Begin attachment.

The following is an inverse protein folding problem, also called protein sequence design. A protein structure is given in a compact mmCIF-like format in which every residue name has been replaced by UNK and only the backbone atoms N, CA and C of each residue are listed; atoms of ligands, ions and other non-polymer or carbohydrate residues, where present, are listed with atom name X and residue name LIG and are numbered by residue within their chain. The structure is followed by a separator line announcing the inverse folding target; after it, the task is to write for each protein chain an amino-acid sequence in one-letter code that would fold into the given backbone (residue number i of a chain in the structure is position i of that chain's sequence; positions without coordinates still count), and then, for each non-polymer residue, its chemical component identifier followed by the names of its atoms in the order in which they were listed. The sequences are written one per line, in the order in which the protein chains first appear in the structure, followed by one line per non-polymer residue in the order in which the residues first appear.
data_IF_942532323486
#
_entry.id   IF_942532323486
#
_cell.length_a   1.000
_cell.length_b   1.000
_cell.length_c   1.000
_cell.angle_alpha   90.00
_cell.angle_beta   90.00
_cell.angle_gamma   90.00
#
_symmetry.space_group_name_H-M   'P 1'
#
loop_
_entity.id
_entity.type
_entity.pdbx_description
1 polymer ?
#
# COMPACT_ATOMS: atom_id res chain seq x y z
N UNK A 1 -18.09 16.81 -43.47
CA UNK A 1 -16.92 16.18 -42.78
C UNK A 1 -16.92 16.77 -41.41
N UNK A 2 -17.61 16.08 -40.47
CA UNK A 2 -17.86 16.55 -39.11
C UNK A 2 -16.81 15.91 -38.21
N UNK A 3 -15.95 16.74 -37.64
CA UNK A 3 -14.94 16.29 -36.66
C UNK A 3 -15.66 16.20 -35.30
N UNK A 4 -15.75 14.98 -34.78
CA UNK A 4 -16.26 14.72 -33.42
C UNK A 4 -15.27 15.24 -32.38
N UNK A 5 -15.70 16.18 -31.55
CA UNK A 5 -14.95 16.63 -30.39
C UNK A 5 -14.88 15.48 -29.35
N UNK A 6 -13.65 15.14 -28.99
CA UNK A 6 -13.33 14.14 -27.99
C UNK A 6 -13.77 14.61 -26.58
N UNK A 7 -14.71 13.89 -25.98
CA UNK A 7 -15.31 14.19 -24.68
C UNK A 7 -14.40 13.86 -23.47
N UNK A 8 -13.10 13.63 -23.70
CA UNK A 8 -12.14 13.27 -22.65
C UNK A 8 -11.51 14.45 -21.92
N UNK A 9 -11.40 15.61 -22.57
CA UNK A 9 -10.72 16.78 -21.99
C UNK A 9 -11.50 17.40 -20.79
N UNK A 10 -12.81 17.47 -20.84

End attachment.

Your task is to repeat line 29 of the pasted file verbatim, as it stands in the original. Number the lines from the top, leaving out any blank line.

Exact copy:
CA UNK A 3 -14.94 16.29 -36.66